Question Restated: Can we use the task scheduler and in some way create a trigger (trigger = tapping a key combination on an external keyboard) for the task (task = boot up computer when lid is closed)?

My Set-up and Context for the Issue: I have a Microsoft Natural Wireless Ergonomic Keyboard 7000 as well as the mouse connected to my laptop via a wireless USB to my laptop. The laptop remains closed because I connected it to my monitor. I usually have to open the computer and press the power button, wait to login before closing the lid. I'm trying to fix this problem, even though it's more of a convenience issue, really to just learn about solving these kind of problems. I'm just started a computer science degree.

What I've tried: I couldn't find any search results that were useful.

I was trying to use Intellitype Pro (64-bit) to reprogram some key on the keyboard to power on my laptop even when it is closed. I had no idea how to use that program, and I figured that the computer would need to be on before I could create any keyboard shortcuts or triggers... which doesn't help when I'm trying to remote boot up the computer when the device is closed.

I was thinking that if I were to use task scheduler to boot up the computer automatically even when the lid is closed at a certain time everyday, the computer would automatically go to sleep and then I would be able to wake the computer up with the external keyboard or mouse. The problem with this is that I do not know how to use the task scheduler program, I just found out about it from some web searches and tutorials online are not extensive enough.

I'm not very familiar with these applications so detailed instructions would be very appreciated if there is a solution.

Thank you.


You can use Task Scheduler to turn OFF your computer, but it won't be able to turn it on. Your computer needs to be on for the task scheduler service to execute tasks.

Here are a few other possible solutions:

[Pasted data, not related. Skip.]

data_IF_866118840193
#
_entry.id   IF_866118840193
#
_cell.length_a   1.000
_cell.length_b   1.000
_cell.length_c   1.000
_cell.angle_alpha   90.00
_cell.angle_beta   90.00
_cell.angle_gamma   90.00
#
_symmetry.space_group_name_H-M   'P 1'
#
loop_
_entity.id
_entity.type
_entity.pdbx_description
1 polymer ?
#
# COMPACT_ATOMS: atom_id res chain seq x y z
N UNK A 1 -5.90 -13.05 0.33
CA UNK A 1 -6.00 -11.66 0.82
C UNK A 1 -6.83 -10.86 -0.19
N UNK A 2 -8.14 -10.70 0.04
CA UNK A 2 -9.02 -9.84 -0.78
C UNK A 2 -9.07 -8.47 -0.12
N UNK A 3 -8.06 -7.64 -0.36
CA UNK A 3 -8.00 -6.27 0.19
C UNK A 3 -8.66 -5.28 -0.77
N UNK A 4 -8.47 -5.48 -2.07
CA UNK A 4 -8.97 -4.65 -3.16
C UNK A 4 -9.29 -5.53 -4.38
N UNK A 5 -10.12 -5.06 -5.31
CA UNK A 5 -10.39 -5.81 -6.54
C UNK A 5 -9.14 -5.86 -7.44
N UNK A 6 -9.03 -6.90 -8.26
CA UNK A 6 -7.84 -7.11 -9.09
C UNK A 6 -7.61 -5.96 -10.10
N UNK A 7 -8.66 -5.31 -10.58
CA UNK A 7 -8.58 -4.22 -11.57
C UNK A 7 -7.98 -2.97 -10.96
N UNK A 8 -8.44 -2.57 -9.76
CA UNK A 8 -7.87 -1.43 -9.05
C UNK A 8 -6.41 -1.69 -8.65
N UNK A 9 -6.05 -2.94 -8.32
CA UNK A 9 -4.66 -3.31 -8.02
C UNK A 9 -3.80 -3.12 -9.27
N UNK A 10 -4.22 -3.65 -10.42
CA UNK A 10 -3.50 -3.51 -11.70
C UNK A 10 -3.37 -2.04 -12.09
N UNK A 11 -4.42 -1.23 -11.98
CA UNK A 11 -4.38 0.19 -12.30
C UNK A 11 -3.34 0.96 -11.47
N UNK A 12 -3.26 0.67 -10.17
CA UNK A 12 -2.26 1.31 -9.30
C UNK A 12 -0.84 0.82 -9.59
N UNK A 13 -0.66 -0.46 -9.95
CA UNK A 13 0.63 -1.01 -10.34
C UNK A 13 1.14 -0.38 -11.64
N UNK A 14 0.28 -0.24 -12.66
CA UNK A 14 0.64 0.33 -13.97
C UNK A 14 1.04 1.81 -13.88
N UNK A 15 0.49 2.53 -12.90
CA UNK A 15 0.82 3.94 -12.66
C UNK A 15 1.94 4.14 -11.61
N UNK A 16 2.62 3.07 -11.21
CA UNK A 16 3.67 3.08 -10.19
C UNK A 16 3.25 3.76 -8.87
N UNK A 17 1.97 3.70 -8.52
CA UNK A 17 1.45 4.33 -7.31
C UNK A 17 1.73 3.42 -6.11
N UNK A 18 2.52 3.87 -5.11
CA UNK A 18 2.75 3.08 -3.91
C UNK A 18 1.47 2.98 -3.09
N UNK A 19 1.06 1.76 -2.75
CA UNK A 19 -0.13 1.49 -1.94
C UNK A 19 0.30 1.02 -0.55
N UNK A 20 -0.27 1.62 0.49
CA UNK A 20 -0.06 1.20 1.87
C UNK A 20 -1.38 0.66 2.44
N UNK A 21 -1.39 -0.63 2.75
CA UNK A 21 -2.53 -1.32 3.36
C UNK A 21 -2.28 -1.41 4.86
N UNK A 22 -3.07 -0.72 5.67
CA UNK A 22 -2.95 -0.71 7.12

Sleep or Hibernate


Both of these are low-power states you can use instead of shutting down completely. Hibernate will use very little power, and sleep will use slightly more. If you do this instead of shutting down, you should be able to wake your computer by pressing buttons on your keyboard.



Wake-on-LAN is a technology standard that allows a computer on a network to be "woken", i.e. powered on, via a special signal (called a magic packet) from another device on the network.

An easy program that you can use for this is NirSoft's WakeMeOnLan:

This utility allows you to easily turn on one or more computers remotely by sending Wake-on-LAN (WOL) packet to the remote computers. When your computers are turned on, WakeMeOnLan allows you to scan your network, and collect the MAC addresses of all your computers, and save the computers list into a file. Later, when your computers are turned off or in standby mode, you can use the stored computers list to easily choose the computer you want to turn on, and then turn on all these computers with a single click.

You can also use an app on your smartphone, assuming it is on the same network, to send WOL magic packets. For example:

Android: https://play.google.com/store/apps/details?id=co.uk.mrwebb.wakeonlan&hl=en

iOS: https://itunes.apple.com/us/app/mocha-wol/id422625778?mt=8


I use the BIOS settings to wake the PC at a specific time each day.
The details of how to do that are manufacturer specific.

On my Dell the following changes have been made to wake it at 7:30am each day.
AutoOn=Everyday, AutoOnHr=7, AutoOnMn=30

To shut it down at 6:00pm, I use a scheduled task.
To create the task open an Admin CMD prompt and type the following:
schtasks /create /tn "DailyShutdown" /tr "shutdown -s -t 300" /SC DAILY /ST 18:00 /RU "NT AUTHORITY\SYSTEM" /F

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